Insurgent is doing okay. Won’t match Divergent, which was a bit soft. Keep those talks with the company-buying suckers… uh, Chinese… going.

Cinderella will come in well behind the other Disney live-action adaptations, but it also seems to have cost a lot less, so…

Kingsman: The Secret Service has hit $300 million worldwide. I don’t know if it will ever play China, but if it doesn’t it will be a hugely popular illegal DVD, as it is really a kind of modern chopsocky picture, albeit with more weapons. But a lot of balletic violence should be very popular in the Far East. (The film does not seem to have opened Japan either.)

Expanding well is It Follows, which no longer has day-n-date VOD following it and trying to murder its financial prospects (did Harvey have to have sex with someone to make that happen?). I believe strongly that day-n-date VOD has a place that matters to the smallest indies. But I don’t know how anyone can argue that it doesn’t create a glass ceiling for theatrical. It Follows will likely be Radius’ highest theatrical grosser EVER by the end of this weekend, passing Oscar-winning doc 20 Feet From Stardom. But frankly, it is still underperforming what was possible had it been positioned as a straight theatrical months before its release, with a full and proper theatrical campaign. I’m talking $40m – $50m theatrical, minimum.

Also doing nicely in its debut is While We’re Young from Noah Baumbach, released by A24. It should end the weekend with between $40-45k per screen.

The Salt of the Earth, the Oscar-nominated Wim Wenders doc, will also close in on $10k per screen this weekend.

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4 Responses to “Friday Estimates by The Home Klady”

  1. Christian says:

    “Serena” doing what “Serena” was gonna do, I suppose.

  2. Jeffrey Boam's Doctor says:

    Every time you veer off your comfort zone and talk about genre films you begin to flounder a bit. Not in any universe would the excellent quiet arthouse chiller It Follows reap in $50m. Not saying it shouldn’t, just that it wouldn’t. Your way = Radius would in the hole for the huge P&A spend to get to that imaginary $50m you cite as reality. If this release is now seen as a failure then your glass ceiling just became your floor.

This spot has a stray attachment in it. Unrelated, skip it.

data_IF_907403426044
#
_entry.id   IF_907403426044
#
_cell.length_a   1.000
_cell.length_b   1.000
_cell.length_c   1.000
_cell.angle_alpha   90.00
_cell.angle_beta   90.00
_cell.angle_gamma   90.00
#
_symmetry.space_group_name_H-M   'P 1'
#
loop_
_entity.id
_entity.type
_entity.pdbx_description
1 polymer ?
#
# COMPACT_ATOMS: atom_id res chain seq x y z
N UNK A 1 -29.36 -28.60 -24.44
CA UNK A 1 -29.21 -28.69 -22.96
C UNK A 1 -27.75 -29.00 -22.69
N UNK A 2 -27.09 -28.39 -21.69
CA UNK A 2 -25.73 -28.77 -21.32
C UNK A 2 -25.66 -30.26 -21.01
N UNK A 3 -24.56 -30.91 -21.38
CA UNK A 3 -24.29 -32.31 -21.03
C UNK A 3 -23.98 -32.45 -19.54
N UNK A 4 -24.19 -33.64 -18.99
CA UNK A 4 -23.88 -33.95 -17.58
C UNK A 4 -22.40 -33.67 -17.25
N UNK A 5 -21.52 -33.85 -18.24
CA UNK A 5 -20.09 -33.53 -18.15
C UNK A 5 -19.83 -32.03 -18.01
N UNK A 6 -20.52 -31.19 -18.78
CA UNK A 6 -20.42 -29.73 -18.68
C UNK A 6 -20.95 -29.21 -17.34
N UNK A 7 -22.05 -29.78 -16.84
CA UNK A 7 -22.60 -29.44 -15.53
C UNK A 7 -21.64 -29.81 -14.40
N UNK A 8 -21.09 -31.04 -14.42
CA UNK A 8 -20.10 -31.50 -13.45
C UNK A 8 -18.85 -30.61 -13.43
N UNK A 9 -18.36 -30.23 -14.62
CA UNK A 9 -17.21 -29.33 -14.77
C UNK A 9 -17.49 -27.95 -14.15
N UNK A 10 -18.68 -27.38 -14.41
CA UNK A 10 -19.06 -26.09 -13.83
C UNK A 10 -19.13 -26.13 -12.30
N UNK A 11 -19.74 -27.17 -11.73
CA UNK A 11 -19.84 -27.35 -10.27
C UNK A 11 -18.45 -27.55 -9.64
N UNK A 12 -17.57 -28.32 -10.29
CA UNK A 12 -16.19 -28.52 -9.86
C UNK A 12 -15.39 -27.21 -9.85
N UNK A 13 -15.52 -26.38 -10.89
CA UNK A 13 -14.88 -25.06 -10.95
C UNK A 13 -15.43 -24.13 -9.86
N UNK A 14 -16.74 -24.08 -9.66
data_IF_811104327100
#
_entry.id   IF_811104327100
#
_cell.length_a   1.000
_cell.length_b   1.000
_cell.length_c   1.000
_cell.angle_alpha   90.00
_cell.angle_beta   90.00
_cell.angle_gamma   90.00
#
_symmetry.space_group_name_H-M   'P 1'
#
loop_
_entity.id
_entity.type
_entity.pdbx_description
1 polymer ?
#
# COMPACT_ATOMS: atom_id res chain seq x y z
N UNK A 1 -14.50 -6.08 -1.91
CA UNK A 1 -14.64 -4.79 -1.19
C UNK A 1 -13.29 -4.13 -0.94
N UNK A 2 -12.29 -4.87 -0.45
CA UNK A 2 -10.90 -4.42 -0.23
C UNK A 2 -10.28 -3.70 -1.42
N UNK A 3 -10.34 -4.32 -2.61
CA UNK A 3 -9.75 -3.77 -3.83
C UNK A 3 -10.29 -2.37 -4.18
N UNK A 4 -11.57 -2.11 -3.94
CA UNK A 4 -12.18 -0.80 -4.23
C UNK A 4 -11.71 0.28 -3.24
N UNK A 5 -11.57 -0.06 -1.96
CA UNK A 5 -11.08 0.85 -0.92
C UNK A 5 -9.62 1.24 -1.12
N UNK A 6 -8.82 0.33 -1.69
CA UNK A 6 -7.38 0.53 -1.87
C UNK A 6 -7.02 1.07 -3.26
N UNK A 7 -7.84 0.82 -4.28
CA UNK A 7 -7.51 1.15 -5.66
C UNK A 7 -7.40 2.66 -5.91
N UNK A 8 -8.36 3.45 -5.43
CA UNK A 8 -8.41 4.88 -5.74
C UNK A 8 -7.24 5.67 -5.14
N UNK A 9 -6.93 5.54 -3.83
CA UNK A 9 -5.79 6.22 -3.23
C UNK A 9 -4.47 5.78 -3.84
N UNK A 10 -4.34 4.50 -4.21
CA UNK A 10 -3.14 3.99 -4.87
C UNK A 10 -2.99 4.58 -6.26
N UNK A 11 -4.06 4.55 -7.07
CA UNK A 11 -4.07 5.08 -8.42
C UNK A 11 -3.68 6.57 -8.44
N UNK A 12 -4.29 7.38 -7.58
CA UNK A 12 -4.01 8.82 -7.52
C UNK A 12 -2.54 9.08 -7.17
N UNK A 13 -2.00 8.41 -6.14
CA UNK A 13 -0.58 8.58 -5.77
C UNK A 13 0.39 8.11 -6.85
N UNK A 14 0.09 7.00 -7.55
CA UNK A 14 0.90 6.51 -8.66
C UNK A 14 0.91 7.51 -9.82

And your thoughts on what works in China I think are very much in the wrong. Hyper violent pics like Kingsman never play in plexes there. Chop socky? Really Dave?

  3. doug r says:

    Home also had an amusing tangential trailer focusing on Steve Martin’s character as hapless leader which drove some interest, certainly mine.

  4. David Poland says:

    JBD – 1. Have you seen the films that Screen Gems opened and did these kinds of numbers with? The Exorcism of Emily Rose? When a Stranger Calls? Targeted girls looking for a certain kind of horror. Maybe the gross is 40 or 35… but it’s not 12, which is likely where It Follows is maxing out.

    As for China, I noted that Kingsman may never get a release there… but what “plays” there is not just what gets into the theatrical release system. And really, chop socky is a huge part of the culture for decades and now the Shaw Bros never happened or are a PC embarrassment? People need to get over that.